I am not sure if Le Fantôme de la Transparence is translated into English but the themes from the quote are familiar from Girard's Transcendental Syntax, which is. Here is the full quote in my translation:
"The nuance between imbrication ⊢ and implication ⇒ is inaccessible to realism: they have, indeed, the same semantics. The founding act of modern logic is thus frankly derelict. While ⊢ refers to the synthetic use, and implicitly to its performative analytic substrate, ⇒ refers only to the explicit use, and its declarative analytic substrate."
The "founding act of modern logic" is Frege's predicate calculus with logical consequence based on semantics. This last part, a.k.a. "realism", is, according to Girard, fatally flawed. Here are some of his reasons why:
"The fact is that semantics — whatever quality they may have — are all incomplete: they fail to catch the specificity of language. We can indeed see "the" reality as a way of quotienting the language; there are various styles of quotients, of variable quality; this variability may even be linked to the freshness of the interpretation... In the same way, the experience of philosophical logic is that of ad hoc realities, monkeying the syntax, typically Kripke models: semantics as prejudice, so to speak. One interprets the language (written in italics) by the same thing (written in boldface), thus making (almost) no quotient at all... To sum up, there is no ultimate reality the language is referring to. There are, however, a few pseudo-realities of interest, all of them exploiting some aspect of the language. Anyway, since the semantic construction takes place in the language of mathematics, semantics is eventually an internal interpretation of the language!"
On my reading, in the quote Girard is pointing out that "realists" can not distinguish ⊢ from ⇒, or rather that their distinction is purely contextual (language vs. metalanguage) rather than substantive. The reason is that "there is no ultimate reality the language is referring to". This makes Fregean logic (and by extension all of its modern successors) "derelict". On ⇒ specifically Girard contrasts proof theoretic interpretation of A ⇒ B as a function that sends proofs of A to proofs of B, to the Tarskian tautology that it is true when the truth of A implies the truth of B, commenting that "such a truism may sometimes be useful, but it is clearly meaningless: tarskian truth is a classified topic". See also Why is Tarski's notion of logical validity preferred to deductive one? I do not see, however, that he necessarily wants to rehabilitate ⊢, which presupposes stepping outside of language to "perform" logic, something Girard denounces:
"The Fregean opposition between sense and denotation is philosophically extremely naive and part of the totalitarian regression of thought, possibly linked with the abominable political opinions of Frege... for the technical
reasons just expounded, but also from a common sense remark: the language
formats the reality. Frege’s description of logic reminds me of this explanation of vision of my childhood: the landscape is projected on the retina of an ox. OK, so what? It still remains to understand how this retinal image is analysed."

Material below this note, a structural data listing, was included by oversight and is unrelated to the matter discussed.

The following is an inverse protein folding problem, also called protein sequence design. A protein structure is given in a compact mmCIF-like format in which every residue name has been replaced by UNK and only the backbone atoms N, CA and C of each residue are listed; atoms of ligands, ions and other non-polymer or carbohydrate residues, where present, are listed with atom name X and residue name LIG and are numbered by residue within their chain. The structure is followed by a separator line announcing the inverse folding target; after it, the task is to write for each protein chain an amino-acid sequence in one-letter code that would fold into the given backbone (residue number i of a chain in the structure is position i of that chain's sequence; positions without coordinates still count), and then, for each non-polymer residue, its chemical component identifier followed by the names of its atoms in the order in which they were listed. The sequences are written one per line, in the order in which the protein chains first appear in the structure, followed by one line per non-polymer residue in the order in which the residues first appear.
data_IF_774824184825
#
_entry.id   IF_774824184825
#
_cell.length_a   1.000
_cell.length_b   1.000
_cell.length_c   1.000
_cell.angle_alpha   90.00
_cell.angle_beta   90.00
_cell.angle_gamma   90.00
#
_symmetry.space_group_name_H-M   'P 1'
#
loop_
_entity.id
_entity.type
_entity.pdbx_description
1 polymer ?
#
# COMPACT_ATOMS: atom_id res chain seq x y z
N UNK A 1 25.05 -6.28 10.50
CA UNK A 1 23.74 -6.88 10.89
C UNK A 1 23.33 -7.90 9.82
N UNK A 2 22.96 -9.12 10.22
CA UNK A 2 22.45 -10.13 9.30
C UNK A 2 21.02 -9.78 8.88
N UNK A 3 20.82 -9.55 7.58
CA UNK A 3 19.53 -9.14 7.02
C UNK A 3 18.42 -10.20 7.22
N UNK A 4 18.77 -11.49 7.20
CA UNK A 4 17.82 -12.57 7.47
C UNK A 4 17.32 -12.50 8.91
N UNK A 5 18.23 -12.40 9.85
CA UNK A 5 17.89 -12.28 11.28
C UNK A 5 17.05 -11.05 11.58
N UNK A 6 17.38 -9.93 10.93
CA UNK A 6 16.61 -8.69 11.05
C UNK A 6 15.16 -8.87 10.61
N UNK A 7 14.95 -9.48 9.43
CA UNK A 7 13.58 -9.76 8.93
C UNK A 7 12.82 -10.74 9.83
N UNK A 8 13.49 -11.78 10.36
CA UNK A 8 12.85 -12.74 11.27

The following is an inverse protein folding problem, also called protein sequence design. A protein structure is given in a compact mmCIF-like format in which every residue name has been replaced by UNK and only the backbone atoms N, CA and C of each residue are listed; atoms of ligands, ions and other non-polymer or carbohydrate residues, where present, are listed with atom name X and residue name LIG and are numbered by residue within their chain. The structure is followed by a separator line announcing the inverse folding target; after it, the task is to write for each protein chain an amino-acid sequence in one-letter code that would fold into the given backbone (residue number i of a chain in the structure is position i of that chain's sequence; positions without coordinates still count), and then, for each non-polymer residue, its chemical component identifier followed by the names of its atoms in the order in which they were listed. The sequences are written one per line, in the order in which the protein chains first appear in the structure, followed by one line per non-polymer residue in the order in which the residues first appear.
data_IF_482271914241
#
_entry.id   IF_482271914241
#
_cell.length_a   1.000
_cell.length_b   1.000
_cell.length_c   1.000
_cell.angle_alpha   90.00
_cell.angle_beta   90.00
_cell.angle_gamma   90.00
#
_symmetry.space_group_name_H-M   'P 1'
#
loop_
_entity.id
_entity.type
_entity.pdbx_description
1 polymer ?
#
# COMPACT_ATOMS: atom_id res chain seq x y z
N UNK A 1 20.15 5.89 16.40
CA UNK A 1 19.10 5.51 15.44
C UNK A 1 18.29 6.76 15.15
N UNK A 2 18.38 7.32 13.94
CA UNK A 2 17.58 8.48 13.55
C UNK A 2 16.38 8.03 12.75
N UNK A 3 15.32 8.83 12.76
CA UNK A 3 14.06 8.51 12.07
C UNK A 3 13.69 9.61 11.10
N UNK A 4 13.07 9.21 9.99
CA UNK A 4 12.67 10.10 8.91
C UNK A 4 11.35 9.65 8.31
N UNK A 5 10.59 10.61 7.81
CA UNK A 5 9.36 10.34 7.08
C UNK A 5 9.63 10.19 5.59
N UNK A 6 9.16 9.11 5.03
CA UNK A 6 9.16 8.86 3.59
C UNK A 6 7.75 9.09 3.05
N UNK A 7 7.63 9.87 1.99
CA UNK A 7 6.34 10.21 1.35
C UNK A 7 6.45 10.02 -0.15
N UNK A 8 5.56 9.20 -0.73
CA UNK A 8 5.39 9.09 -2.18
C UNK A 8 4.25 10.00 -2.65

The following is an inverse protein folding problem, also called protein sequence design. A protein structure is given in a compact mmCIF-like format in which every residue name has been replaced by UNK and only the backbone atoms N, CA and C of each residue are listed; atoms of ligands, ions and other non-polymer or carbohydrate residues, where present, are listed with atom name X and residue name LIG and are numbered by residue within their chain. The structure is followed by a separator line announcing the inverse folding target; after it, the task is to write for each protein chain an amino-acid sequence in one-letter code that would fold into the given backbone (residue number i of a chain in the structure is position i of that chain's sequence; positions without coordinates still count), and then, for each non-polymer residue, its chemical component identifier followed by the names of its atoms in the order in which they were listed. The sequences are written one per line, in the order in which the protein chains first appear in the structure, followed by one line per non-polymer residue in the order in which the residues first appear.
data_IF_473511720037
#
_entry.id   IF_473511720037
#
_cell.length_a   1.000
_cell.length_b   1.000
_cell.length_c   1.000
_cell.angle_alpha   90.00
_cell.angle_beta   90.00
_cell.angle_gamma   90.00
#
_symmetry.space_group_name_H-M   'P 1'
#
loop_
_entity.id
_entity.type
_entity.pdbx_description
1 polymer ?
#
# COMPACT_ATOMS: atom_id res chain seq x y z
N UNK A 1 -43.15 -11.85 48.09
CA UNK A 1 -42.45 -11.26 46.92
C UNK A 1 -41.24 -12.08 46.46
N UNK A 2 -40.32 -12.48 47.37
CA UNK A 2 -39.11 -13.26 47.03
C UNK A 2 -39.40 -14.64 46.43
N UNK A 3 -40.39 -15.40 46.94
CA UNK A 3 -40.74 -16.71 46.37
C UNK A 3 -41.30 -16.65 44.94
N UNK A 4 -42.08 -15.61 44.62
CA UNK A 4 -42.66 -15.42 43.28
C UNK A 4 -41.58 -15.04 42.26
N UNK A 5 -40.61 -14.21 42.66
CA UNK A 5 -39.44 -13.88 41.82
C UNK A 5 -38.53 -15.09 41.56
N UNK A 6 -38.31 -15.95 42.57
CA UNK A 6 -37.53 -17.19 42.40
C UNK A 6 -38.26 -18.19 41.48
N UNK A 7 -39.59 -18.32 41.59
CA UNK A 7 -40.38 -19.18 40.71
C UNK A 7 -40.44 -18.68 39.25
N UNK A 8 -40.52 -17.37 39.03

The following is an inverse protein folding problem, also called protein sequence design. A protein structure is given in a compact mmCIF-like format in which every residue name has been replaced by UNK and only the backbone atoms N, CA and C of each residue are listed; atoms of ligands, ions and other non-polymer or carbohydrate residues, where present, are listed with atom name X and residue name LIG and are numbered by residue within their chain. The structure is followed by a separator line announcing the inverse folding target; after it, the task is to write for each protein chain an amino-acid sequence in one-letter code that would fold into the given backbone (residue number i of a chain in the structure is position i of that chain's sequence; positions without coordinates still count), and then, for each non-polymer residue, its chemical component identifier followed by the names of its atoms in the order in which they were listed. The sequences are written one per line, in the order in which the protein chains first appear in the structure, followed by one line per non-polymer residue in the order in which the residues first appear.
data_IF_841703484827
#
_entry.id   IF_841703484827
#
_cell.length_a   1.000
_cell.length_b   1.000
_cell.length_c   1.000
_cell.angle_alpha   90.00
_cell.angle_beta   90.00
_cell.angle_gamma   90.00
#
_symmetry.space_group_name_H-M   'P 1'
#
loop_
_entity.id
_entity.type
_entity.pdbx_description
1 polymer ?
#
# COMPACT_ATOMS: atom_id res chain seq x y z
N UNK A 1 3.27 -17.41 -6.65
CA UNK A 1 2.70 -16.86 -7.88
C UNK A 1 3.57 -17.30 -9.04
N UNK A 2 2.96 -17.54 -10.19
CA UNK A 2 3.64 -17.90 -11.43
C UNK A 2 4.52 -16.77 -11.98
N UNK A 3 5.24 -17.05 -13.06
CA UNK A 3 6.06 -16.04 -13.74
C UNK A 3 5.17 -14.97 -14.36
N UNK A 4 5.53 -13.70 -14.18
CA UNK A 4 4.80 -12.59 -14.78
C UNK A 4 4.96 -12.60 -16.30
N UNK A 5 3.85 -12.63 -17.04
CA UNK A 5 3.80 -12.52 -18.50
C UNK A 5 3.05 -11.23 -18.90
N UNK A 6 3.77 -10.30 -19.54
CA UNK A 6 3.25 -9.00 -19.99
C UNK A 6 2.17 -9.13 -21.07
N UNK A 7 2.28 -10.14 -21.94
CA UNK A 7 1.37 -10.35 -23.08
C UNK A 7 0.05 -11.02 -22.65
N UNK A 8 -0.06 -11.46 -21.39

The distinction on which Fregean logic is "derelict" can perhaps be manifested differently. I can only speculate that "analytic substrate" probably refers to the substrate of Girard's self-sufficient language, and "performative"/"declarative" dichotomy is related to the two sides of Curry-Howard correspondence between logical proofs and typed λ-terms, "execution" and "construction". This is the basis of Girard's idea of justifying syntax from within syntax, by uncovering (Kant inspired) conditions of the possibility of its practical functioning without infinite loops. On this I find Abrusci-Pistone's expose of Girard's program
somewhat easier to follow :
"Research on typed λ-calculi usually privileges, indeed, an approach directed to the dynamical features of logic: proofs, as isomorphic with programs, are taken as mathematical objects that must not only be constructed following the rules, but also be executed following the dynamics of those rules. The duality construction/execution is made explicit by the so-called formulae-as-types
correspondence, by which logical formulas are associated with types, that is, with sets of proofs satisfying the norms associated by logical rules to those formulas... Logical syntax can thus be seen both as a constructive tool, enabling the formation of (normalizing) typed terms, and as a constraining one, imposing a custom on pure terms (and their socialization) in order to force termination. In analogy with Kant’s transcendentalism, indeed, the program tries to raise the issue to deduct, that is, to legitimize the authority exercised by logical languages... without reference to those entities whose representability crucially relies on the use of what is charged of being justified."
For a more detailed commentary see Rouleau's 2013 thesis Towards an Understanding of Girard's Transcendental Syntax: Syntax by Testing.